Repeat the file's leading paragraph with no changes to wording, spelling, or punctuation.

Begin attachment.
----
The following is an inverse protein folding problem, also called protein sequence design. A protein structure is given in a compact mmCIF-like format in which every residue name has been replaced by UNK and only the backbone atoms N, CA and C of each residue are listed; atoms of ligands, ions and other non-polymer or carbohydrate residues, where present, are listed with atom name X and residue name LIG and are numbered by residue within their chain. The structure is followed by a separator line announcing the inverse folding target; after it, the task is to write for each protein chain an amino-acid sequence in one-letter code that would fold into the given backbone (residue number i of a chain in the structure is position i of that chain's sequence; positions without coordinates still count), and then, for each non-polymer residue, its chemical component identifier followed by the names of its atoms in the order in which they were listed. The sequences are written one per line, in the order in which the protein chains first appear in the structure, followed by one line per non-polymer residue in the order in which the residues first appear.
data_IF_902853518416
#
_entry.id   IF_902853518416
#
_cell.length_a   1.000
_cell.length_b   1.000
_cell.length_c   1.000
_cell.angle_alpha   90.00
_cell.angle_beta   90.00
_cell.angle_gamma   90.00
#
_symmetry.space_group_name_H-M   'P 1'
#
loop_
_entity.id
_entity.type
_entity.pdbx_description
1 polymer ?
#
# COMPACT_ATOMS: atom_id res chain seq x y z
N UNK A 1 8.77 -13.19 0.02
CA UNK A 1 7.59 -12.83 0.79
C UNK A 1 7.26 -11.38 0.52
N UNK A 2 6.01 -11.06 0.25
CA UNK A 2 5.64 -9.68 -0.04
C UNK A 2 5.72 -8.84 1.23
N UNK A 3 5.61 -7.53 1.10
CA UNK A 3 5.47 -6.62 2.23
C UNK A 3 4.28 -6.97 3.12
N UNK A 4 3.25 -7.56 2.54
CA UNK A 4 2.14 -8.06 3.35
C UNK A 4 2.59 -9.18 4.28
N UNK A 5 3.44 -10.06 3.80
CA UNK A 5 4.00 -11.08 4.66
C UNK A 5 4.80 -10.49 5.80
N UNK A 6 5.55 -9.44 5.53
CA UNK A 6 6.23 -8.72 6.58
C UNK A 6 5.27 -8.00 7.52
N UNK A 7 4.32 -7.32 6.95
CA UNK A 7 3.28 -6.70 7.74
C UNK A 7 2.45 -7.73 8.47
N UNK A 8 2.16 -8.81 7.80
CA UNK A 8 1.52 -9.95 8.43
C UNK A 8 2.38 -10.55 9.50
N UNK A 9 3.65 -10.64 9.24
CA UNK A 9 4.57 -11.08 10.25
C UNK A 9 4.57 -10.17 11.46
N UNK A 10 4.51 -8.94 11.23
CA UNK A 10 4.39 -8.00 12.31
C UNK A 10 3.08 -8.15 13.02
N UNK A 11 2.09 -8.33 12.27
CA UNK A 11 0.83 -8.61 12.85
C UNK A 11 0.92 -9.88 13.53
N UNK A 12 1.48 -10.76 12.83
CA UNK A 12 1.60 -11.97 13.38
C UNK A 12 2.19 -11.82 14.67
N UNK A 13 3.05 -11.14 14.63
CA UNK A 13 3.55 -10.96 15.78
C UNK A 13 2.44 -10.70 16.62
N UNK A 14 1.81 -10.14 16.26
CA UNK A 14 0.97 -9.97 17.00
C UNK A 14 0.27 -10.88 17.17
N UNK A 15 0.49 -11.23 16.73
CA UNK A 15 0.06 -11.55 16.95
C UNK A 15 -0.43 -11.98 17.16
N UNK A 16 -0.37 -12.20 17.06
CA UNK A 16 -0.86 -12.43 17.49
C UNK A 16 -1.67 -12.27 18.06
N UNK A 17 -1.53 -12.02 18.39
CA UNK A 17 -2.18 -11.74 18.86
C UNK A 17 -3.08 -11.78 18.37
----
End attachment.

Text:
The following is an inverse protein folding problem, also called protein sequence design. A protein structure is given in a compact mmCIF-like format in which every residue name has been replaced by UNK and only the backbone atoms N, CA and C of each residue are listed; atoms of ligands, ions and other non-polymer or carbohydrate residues, where present, are listed with atom name X and residue name LIG and are numbered by residue within their chain. The structure is followed by a separator line announcing the inverse folding target; after it, the task is to write for each protein chain an amino-acid sequence in one-letter code that would fold into the given backbone (residue number i of a chain in the structure is position i of that chain's sequence; positions without coordinates still count), and then, for each non-polymer residue, its chemical component identifier followed by the names of its atoms in the order in which they were listed. The sequences are written one per line, in the order in which the protein chains first appear in the structure, followed by one line per non-polymer residue in the order in which the residues first appear.